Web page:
Walking through the streets of my forty-plus year old working-class suburban neighborhood with Sarrah, where I had lived for around eight years, I started to notice and discover things. The little stuff missed when driving on autopilot, getting from home to wherever and back, even those details that I had somehow missed when just out for a leisurely drive.
Like watching the ‘big hair’ artist Bob Ross on television go at it with a canvas; the brilliant colors, smells and sounds all quickly join in to complete the picture. With repetition and varied routes we viewed houses, landscapes, people and how they live in different kinds of light. Sarrah’s frequent pausing to bark at shut-in dogs, sniff shrubs and investigate everything worthy created endless opportunities to look around. As new discoveries were added into the mix, smaller details were exposed. A daily dose gives an observer some sense of goings on; projects, maintenance and all changes are easily noticed. I enjoy seeing pride of possession, on any scale.
I have always noticed the houses with architectural flair, typically those older ones with added attention to detail, built when priorities were different. By walking I discovered even more. In particular, landscaping; how it is designed, maintained and evolves has always been an eye catcher for me, but actually walking right beside it and in some cases through it via public sidewalks, paints the picture more clearly. I like to see timeless balance within a property, an organic harmony between the land and its buildings. This varied equilibrium is hard to achieve and almost impossible for me to describe with a handful of words, but I think that you know it when you see it.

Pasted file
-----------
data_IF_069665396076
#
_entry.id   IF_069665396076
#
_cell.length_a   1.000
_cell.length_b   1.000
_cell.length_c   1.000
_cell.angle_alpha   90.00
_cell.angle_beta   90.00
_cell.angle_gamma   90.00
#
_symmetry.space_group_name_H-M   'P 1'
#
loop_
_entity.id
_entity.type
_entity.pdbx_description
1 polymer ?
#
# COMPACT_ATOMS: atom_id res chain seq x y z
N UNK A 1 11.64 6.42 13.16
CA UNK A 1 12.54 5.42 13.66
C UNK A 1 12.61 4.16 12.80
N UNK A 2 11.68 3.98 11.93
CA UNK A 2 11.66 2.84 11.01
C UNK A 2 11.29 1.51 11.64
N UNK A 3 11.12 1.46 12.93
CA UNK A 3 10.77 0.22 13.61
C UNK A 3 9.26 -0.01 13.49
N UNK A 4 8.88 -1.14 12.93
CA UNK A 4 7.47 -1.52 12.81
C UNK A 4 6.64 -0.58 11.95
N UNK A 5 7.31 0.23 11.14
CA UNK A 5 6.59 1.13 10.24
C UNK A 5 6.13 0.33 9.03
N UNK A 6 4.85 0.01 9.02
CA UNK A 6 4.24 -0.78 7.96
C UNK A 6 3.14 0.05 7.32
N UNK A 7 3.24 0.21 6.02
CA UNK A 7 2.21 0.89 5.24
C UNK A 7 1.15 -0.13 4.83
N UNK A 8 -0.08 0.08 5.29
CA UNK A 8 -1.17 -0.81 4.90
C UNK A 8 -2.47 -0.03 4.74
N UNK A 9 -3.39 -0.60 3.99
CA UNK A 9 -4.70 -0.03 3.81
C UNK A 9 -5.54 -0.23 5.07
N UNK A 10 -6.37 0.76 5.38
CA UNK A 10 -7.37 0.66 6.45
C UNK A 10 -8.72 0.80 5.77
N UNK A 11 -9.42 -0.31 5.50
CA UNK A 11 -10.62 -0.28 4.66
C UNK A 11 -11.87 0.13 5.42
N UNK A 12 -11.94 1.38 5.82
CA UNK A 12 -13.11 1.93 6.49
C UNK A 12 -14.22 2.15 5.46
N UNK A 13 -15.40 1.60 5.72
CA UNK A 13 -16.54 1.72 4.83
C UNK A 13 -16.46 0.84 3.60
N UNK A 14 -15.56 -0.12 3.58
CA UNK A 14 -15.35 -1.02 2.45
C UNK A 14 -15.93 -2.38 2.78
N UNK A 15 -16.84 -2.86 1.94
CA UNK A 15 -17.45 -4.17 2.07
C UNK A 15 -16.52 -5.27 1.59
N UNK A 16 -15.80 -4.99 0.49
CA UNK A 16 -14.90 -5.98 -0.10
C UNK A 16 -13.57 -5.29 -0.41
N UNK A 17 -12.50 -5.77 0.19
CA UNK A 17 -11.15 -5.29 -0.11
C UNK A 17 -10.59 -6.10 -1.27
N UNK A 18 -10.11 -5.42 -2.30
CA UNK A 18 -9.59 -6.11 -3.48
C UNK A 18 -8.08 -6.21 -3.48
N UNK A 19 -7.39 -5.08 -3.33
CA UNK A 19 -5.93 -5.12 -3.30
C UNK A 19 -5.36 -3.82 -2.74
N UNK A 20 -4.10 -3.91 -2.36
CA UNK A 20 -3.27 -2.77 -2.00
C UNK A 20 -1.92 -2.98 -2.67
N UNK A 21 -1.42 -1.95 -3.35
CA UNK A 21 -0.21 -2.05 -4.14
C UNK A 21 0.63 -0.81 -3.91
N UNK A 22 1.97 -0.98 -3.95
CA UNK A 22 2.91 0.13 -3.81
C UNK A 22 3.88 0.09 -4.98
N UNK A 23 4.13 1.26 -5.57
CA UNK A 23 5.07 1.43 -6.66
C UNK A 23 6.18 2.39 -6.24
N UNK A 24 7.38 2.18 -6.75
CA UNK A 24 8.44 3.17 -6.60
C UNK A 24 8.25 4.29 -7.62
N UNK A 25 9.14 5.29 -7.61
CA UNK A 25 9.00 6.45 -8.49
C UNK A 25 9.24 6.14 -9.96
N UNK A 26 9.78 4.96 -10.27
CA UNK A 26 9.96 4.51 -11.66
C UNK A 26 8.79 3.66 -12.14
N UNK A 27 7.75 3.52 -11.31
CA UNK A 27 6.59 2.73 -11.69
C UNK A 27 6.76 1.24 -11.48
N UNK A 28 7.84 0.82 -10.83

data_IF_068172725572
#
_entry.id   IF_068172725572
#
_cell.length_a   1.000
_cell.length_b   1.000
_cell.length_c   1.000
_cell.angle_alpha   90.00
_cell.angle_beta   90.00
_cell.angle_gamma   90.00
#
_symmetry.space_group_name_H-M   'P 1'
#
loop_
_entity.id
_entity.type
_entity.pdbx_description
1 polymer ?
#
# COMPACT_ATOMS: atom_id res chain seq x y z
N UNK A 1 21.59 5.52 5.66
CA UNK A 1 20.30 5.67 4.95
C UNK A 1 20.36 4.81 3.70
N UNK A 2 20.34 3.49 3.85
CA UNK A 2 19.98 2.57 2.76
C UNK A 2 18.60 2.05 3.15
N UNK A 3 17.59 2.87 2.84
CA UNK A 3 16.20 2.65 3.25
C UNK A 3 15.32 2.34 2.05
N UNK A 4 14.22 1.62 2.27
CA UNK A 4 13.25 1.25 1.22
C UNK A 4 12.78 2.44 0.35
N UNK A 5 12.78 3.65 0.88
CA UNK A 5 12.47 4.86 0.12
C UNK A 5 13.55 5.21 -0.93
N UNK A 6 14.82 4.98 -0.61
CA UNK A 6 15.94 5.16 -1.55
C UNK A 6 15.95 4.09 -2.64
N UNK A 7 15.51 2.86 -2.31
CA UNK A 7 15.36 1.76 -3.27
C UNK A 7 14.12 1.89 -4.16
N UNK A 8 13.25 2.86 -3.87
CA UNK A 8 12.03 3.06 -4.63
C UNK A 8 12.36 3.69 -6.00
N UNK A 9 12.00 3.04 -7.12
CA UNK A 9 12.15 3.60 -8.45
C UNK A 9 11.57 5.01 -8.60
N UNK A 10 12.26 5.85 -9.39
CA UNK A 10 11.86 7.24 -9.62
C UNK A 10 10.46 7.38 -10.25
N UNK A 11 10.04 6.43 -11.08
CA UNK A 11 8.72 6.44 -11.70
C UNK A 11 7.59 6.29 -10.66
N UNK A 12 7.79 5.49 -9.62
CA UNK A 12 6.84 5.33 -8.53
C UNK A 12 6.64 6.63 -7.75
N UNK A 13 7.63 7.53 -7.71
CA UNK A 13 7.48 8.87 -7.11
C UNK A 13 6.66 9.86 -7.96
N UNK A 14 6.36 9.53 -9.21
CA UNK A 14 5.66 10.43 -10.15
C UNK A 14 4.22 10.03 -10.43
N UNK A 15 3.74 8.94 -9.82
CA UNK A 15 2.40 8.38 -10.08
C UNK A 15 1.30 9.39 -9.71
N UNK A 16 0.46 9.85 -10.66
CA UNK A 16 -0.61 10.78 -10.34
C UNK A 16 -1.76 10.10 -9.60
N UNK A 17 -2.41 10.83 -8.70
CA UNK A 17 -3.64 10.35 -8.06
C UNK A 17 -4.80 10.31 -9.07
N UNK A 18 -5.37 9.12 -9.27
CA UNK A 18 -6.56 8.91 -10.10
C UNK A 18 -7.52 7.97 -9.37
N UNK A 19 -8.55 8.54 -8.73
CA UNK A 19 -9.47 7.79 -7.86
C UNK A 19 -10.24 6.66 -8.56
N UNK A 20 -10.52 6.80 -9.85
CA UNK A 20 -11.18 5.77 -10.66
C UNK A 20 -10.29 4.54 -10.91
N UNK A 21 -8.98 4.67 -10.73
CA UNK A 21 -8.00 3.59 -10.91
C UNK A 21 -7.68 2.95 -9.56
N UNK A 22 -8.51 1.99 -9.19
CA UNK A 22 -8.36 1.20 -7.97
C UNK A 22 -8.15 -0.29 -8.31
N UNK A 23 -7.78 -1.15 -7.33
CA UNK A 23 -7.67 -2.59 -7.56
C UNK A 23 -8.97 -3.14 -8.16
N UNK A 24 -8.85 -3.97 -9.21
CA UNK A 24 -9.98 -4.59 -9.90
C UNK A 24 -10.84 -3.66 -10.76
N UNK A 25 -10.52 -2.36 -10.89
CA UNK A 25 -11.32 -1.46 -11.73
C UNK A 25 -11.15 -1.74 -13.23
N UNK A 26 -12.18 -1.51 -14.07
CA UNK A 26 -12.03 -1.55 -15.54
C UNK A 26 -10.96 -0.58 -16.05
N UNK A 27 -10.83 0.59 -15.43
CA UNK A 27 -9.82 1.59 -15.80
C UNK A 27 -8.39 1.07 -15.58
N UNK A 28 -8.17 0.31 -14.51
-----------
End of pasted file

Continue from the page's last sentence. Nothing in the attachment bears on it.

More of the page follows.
Down the street four houses resides an old decrepit evergreen tree on the corner. This poor tree is in a crappy location and does its part to let everyone know that it is unhappy. It grew crooked on this sloped lot and has always looked sickly. To show its unhappiness it constantly drops needles and cones to plug the run-off street drain underneath so that when we get significant rainfall, the street floods. Sarrah only noticed one thing… the Cones! She loved the scratching hollow noise that they made as they skipped across the blacktop, when I kicked them. She would excitedly attack, catch and carry the cone of the day along with us (sometimes two at a time). Eventually she would drop it indiscriminately; some were deposited as little as ten feet away, most others much farther, the furthest made the whole mile plus round trip. She should receive honorable mention on Arbor Day, for if ten percent of her randomly relocated cones yielded a tree; she planted around four hundred along Marine View Drive.
Being a “car guy” makes my eyes always shoot toward an open garage door. With a tinge of voyeurism I look to catch a glimpse of a beauty sleeping under cover, curvaceous antique, sleek vintage hot rod, stripped down racer, badass muscle car, smooth exotic sports car, dangerous motorcycle of any kind, sparkle of chrome or “gearhead” project in the works… But alas, usually I only get an eyeful of something you don’t want to see, Junk (but I look anyway). There are occasionally a few buried treasures infinitely waiting under the dust and boxes of life’s souvenirs, but most garages sadly are simply full of stuff, piled high with things that people lazily save. Although a few garages are actually used for a daily driver, the household workhorse vehicle, many have become storage units. Some garages are methodically organized dens dedicated to other passions like woodworking, music, gaming, or even turned into pseudo pubs and tiki bars, and a few into gyms. The worst are converted into living quarters, never to be open again. The best are an Asylum, from the rest of the world.